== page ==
There is still loads of culture around, maybe not so much more at the biggest events but there are so many good smaller events with highly dedicated crowds that still do well and should continue to do so. Looking at myself, I’ve been loving EDM since it started in late 80′s and I cannot imagine it ever changing for myself. In this regard it was such a privilege, as chief photographer for the Ultra Music Festival, to be solely allowed to photograph the legendary guys from Kraftwerk (had to skip Skrillex to do so which I didn’t really mind…). What I’m trying to say, even though EDM is huge now, it will always be around in my opinion. Maybe not at this scale, maybe it will.
What do you think about the job that other photographers are doing at the EDM events?
There are some amazing guys that I work with these days and I love the tight-knittedness among most of the true EDM photographers. Almost without exception they are dedicated and respectful for eachother’s work. Being based in the Netherlands, with so much happening, has had its advantages with loads of high-profile work. Personally I really love guys that can shoot all-round and not just focus on DJ shots, repeating the same photo over and over again. There is so much that you can do at an event, I like people that manage to do so. It can be very stimulating to see unknown guys (or girls) really blowing your mind with shots and angles that you didn’t see for yourself. It humbles you and keeps you alert for the next time.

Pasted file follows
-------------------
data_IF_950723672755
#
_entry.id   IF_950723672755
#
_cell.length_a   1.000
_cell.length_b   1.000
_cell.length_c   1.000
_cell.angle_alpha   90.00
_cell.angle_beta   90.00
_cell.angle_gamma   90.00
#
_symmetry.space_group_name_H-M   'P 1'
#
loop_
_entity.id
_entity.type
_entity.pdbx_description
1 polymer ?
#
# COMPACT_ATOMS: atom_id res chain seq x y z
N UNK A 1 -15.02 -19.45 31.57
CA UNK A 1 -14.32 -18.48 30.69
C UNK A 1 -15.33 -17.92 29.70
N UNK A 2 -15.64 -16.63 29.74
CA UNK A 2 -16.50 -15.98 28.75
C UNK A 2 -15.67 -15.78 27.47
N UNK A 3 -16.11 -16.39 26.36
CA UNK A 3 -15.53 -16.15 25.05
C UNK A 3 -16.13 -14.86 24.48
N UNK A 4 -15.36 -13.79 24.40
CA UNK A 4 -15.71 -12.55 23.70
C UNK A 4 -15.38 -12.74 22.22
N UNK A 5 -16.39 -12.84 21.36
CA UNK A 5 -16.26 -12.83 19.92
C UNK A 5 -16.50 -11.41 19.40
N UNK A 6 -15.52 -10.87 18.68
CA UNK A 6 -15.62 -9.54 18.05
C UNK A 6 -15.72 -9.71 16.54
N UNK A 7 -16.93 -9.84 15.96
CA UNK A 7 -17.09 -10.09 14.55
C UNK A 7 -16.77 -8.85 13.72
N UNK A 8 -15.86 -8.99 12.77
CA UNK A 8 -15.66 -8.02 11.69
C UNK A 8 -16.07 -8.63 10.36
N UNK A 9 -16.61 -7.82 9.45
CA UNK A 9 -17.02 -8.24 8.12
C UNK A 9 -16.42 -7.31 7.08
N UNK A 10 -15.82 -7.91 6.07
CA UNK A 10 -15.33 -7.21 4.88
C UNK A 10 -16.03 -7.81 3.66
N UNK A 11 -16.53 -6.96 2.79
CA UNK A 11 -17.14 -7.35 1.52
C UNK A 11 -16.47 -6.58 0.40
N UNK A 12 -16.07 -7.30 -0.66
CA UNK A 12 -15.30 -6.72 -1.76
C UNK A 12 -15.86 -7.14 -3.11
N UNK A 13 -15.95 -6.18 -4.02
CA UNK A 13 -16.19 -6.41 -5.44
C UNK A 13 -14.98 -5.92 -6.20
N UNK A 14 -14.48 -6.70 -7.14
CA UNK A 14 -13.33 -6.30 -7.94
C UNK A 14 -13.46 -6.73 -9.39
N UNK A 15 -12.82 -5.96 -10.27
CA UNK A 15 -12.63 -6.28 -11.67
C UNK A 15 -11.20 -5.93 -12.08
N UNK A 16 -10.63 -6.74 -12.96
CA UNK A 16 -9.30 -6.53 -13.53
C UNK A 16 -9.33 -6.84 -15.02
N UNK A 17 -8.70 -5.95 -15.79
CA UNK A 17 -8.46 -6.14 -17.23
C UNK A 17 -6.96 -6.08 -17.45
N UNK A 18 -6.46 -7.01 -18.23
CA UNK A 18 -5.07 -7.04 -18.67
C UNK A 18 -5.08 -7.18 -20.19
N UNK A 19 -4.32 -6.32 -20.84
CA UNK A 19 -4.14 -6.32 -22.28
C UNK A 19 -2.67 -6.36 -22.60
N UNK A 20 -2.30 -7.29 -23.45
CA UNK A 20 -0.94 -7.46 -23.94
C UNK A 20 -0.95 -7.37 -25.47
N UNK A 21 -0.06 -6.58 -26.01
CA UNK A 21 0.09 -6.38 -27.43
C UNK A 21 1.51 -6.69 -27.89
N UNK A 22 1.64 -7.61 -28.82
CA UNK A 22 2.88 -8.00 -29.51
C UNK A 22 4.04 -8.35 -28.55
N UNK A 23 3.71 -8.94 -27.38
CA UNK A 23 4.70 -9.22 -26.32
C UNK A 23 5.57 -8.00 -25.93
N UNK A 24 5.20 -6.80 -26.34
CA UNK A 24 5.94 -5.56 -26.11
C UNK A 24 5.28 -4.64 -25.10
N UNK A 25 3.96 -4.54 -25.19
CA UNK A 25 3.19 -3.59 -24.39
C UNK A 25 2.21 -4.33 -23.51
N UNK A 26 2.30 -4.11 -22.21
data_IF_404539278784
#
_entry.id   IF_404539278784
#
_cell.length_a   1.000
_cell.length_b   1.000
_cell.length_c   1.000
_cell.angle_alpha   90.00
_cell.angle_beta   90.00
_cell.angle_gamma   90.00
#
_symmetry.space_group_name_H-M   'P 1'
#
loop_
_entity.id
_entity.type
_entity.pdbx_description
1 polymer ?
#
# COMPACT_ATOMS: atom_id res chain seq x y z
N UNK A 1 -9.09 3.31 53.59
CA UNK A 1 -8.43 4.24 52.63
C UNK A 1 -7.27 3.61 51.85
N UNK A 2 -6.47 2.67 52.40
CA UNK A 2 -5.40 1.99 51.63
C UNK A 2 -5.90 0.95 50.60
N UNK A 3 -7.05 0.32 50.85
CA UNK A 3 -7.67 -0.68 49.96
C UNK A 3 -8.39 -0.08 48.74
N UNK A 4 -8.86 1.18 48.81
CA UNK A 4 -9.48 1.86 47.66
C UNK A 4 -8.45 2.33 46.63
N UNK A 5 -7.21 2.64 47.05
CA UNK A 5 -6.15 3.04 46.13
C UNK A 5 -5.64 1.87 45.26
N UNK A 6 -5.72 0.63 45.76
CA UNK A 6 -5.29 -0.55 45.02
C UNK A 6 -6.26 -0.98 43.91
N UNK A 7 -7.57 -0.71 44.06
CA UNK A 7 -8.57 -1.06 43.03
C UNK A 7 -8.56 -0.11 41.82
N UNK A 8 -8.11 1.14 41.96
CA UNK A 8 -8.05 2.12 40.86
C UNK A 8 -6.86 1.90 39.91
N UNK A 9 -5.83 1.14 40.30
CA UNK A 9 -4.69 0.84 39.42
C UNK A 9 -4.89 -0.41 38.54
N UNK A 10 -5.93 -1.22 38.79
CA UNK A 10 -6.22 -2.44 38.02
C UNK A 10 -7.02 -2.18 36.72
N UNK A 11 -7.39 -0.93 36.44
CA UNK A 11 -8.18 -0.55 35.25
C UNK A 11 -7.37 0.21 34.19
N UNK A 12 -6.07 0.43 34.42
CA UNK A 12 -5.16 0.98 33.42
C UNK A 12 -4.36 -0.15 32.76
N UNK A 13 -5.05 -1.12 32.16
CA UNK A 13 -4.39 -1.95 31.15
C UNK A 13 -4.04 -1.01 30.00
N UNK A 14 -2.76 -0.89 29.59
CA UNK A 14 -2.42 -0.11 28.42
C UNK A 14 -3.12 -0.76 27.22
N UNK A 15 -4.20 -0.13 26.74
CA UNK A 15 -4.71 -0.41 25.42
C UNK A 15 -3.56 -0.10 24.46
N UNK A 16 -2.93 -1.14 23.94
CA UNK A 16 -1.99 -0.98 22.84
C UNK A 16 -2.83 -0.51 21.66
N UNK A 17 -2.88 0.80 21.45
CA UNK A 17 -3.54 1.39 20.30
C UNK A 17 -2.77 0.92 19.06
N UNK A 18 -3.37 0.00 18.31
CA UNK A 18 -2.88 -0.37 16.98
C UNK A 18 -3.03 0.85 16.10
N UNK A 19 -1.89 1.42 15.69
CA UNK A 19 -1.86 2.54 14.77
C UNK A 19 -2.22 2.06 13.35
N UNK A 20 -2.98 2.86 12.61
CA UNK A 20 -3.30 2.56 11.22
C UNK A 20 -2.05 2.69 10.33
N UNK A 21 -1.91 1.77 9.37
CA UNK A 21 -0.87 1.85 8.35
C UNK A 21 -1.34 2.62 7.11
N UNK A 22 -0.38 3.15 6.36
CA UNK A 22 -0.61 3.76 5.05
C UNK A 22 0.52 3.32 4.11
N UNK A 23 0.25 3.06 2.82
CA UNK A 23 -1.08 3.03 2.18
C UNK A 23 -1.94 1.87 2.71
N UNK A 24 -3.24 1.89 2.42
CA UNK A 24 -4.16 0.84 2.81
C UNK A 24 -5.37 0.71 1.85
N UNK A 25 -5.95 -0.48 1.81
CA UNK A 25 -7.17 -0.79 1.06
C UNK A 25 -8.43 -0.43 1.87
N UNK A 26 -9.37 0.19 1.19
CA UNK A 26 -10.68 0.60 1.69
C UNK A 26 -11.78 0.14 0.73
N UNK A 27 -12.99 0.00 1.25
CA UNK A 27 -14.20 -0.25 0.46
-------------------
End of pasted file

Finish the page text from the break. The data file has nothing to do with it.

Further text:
What is the equipment that is always with you at the events?
I’m a total Canon man, always have been and I love the support I get from their HQ in the Netherlands. Dedicated pro-support is a lifeline since I tend to break a lot of equipment. The travelling, the vibrations and the dust are killing for your equipment. It’s good that people back you up when you need it.
I normally carry two camera’s: one setup for wide-angle and one for telelens shots. I tend not to use too much flash as simply don’t like it. I love to go for a more natural feel, looking for the edge, taking photos that are sometimes barely sharp. Which can be immensely powerful.
If you could give us some essential tips for the photographers dedicated to concerts and gigs, what would they be?
First of all, when you’re starting: be respectful for your colleagues on stage. Wait for the other guy to finish before rattling off! Don’t focus too much on artists photos anyway, at any event there’s tons of people doing that already. If you want to stand out, try to capture the crowd, the people and emotions.
Also, shoot a lot of photos and use jpeg instead of raw if you don’t want to be behind your computer all day afterwards. Switch off your display: only review a photo when you have to. It will make you more self-conscious about what you are doing and thing before you set up at a shot.
Is there something special you are working at for the end of this 2012?
Yes, there’s some really cool stuff in the pipeline but I really can’t say anything about that yet. Other than that I hope to pitch my EDM idea for the international edition of National Geographic, with EDM booming in the US it might just be the time for me!